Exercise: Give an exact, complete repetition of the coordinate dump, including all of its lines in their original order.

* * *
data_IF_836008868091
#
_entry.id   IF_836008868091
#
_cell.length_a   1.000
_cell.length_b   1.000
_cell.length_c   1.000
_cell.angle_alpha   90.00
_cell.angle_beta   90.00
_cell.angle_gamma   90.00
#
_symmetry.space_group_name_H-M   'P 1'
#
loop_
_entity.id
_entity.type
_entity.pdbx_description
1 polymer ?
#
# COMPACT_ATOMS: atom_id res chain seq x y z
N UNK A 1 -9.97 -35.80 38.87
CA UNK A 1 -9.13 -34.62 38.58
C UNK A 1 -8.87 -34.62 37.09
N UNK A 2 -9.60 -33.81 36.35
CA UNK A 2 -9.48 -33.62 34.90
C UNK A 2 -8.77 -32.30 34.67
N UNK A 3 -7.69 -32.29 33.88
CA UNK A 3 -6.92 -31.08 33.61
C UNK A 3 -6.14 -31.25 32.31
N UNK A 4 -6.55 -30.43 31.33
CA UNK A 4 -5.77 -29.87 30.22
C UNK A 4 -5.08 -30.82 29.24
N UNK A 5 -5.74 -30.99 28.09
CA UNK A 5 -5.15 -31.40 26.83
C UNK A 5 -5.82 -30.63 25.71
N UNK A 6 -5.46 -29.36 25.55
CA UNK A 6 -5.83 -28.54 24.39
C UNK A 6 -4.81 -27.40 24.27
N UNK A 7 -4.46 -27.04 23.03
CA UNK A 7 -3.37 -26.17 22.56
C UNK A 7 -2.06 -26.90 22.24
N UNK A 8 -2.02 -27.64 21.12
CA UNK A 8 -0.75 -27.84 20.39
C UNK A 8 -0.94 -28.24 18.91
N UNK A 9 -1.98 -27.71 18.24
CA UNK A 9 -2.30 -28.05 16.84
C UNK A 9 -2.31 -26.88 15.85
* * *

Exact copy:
data_IF_836008868091
#
_entry.id   IF_836008868091
#
_cell.length_a   1.000
_cell.length_b   1.000
_cell.length_c   1.000
_cell.angle_alpha   90.00
_cell.angle_beta   90.00
_cell.angle_gamma   90.00
#
_symmetry.space_group_name_H-M   'P 1'
#
loop_
_entity.id
_entity.type
_entity.pdbx_description
1 polymer ?
#
# COMPACT_ATOMS: atom_id res chain seq x y z
N UNK A 1 -9.97 -35.80 38.87
CA UNK A 1 -9.13 -34.62 38.58
C UNK A 1 -8.87 -34.62 37.09
N UNK A 2 -9.60 -33.81 36.35
CA UNK A 2 -9.48 -33.62 34.90
C UNK A 2 -8.77 -32.30 34.67
N UNK A 3 -7.69 -32.29 33.88
CA UNK A 3 -6.92 -31.08 33.61
C UNK A 3 -6.14 -31.25 32.31
N UNK A 4 -6.55 -30.43 31.33
CA UNK A 4 -5.77 -29.87 30.22
C UNK A 4 -5.08 -30.82 29.24
N UNK A 5 -5.74 -30.99 28.09
CA UNK A 5 -5.15 -31.40 26.83
C UNK A 5 -5.82 -30.63 25.71
N UNK A 6 -5.46 -29.36 25.55
CA UNK A 6 -5.83 -28.54 24.39
C UNK A 6 -4.81 -27.40 24.27
N UNK A 7 -4.46 -27.04 23.03
CA UNK A 7 -3.37 -26.17 22.56
C UNK A 7 -2.06 -26.90 22.24
N UNK A 8 -2.02 -27.64 21.12
CA UNK A 8 -0.75 -27.84 20.39
C UNK A 8 -0.94 -28.24 18.91
N UNK A 9 -1.98 -27.71 18.24
CA UNK A 9 -2.30 -28.05 16.84
C UNK A 9 -2.31 -26.88 15.85